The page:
, Volume 38, Issue 2, pp 159-177
Date: 20 Sep 2007

Antiracist Education in Theory and Practice: A Critical Assessment

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Abstract

“Antiracist Education in Theory and Practice: A Critical Assessment” As a set of pedagogical, curricular, and organizational strategies, antiracist education claims to be the most progressive way today to understand race relations. Constructed from whiteness studies and the critique of colorblindness, its foundational core is located in approximately 160 papers published in peer-reviewed journals in the past 15 years-identified through a comprehensive search of Academic Premier Search, EBSCOMegaFile, Education Abstracts, JSTOR, and SOCIndex. A critical assessment of these papers concludes that antiracist education is not a sociologically grounded, empirically based account of the significance of race in American society. Rather, it is a morally based educational reform movement that embodies the confessional and redemptive modes common in evangelical Protestantism. Inherently problematic, whether or not antiracist education achieves broader acceptance is open to debate.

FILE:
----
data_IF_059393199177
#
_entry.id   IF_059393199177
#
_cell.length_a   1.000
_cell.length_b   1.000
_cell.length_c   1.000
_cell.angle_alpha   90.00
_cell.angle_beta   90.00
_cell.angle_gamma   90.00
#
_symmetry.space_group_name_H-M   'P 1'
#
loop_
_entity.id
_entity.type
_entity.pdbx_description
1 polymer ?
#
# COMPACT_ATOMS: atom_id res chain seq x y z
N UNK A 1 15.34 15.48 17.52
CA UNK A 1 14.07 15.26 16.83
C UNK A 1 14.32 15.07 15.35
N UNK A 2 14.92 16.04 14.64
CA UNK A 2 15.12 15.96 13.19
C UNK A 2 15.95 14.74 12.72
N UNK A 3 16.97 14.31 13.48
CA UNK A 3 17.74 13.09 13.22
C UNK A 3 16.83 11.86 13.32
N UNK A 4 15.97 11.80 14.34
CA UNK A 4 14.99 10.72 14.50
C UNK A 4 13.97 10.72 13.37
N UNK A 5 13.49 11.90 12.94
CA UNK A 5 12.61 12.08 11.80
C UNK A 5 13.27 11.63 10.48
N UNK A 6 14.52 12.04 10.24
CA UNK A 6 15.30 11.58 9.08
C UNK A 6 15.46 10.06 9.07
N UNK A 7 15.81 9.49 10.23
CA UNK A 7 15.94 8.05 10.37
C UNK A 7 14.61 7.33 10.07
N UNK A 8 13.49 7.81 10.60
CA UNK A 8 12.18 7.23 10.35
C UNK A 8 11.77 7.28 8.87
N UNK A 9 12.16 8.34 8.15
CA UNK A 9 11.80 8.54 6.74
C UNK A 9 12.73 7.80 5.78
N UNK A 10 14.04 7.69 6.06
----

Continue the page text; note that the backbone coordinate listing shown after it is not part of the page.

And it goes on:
Presented at the joint meeting of the Midwest Sociological Society/North Central Sociological Association, Chicago, IL, April 7, 2007